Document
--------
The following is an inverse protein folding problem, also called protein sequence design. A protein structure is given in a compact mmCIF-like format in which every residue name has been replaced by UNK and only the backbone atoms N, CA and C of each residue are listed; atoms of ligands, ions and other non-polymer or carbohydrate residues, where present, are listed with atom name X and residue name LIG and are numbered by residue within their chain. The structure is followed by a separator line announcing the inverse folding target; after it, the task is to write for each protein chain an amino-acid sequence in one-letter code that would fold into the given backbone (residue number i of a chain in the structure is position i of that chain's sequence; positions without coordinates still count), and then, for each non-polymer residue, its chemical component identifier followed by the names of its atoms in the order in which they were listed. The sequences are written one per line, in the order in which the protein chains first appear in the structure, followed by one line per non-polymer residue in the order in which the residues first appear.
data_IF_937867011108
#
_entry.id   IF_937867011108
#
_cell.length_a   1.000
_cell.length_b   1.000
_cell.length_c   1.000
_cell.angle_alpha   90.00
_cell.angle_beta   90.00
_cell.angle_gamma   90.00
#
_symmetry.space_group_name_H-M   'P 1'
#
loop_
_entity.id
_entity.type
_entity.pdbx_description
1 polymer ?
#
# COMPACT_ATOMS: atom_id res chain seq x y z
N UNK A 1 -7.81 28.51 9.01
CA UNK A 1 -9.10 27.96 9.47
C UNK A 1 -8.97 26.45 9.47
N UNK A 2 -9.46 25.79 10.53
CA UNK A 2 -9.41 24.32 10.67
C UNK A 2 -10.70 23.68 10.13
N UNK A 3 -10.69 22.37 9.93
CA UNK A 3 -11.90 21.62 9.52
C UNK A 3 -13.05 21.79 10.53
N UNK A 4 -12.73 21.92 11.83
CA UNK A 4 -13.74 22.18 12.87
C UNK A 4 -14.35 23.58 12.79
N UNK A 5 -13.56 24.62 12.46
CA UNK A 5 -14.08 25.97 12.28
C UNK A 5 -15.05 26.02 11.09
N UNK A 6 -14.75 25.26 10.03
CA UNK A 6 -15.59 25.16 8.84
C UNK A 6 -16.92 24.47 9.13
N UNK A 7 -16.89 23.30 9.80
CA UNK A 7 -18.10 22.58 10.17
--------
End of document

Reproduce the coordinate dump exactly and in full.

The following is an inverse protein folding problem, also called protein sequence design. A protein structure is given in a compact mmCIF-like format in which every residue name has been replaced by UNK and only the backbone atoms N, CA and C of each residue are listed; atoms of ligands, ions and other non-polymer or carbohydrate residues, where present, are listed with atom name X and residue name LIG and are numbered by residue within their chain. The structure is followed by a separator line announcing the inverse folding target; after it, the task is to write for each protein chain an amino-acid sequence in one-letter code that would fold into the given backbone (residue number i of a chain in the structure is position i of that chain's sequence; positions without coordinates still count), and then, for each non-polymer residue, its chemical component identifier followed by the names of its atoms in the order in which they were listed. The sequences are written one per line, in the order in which the protein chains first appear in the structure, followed by one line per non-polymer residue in the order in which the residues first appear.
data_IF_937867011108
#
_entry.id   IF_937867011108
#
_cell.length_a   1.000
_cell.length_b   1.000
_cell.length_c   1.000
_cell.angle_alpha   90.00
_cell.angle_beta   90.00
_cell.angle_gamma   90.00
#
_symmetry.space_group_name_H-M   'P 1'
#
loop_
_entity.id
_entity.type
_entity.pdbx_description
1 polymer ?
#
# COMPACT_ATOMS: atom_id res chain seq x y z
N UNK A 1 -7.81 28.51 9.01
CA UNK A 1 -9.10 27.96 9.47
C UNK A 1 -8.97 26.45 9.47
N UNK A 2 -9.46 25.79 10.53
CA UNK A 2 -9.41 24.32 10.67
C UNK A 2 -10.70 23.68 10.13
N UNK A 3 -10.69 22.37 9.93
CA UNK A 3 -11.90 21.62 9.52
C UNK A 3 -13.05 21.79 10.53
N UNK A 4 -12.73 21.92 11.83
CA UNK A 4 -13.74 22.18 12.87
C UNK A 4 -14.35 23.58 12.79
N UNK A 5 -13.56 24.62 12.46
CA UNK A 5 -14.08 25.97 12.28
C UNK A 5 -15.05 26.02 11.09
N UNK A 6 -14.75 25.26 10.03
CA UNK A 6 -15.59 25.16 8.84
C UNK A 6 -16.92 24.47 9.13
N UNK A 7 -16.89 23.30 9.80
CA UNK A 7 -18.10 22.58 10.17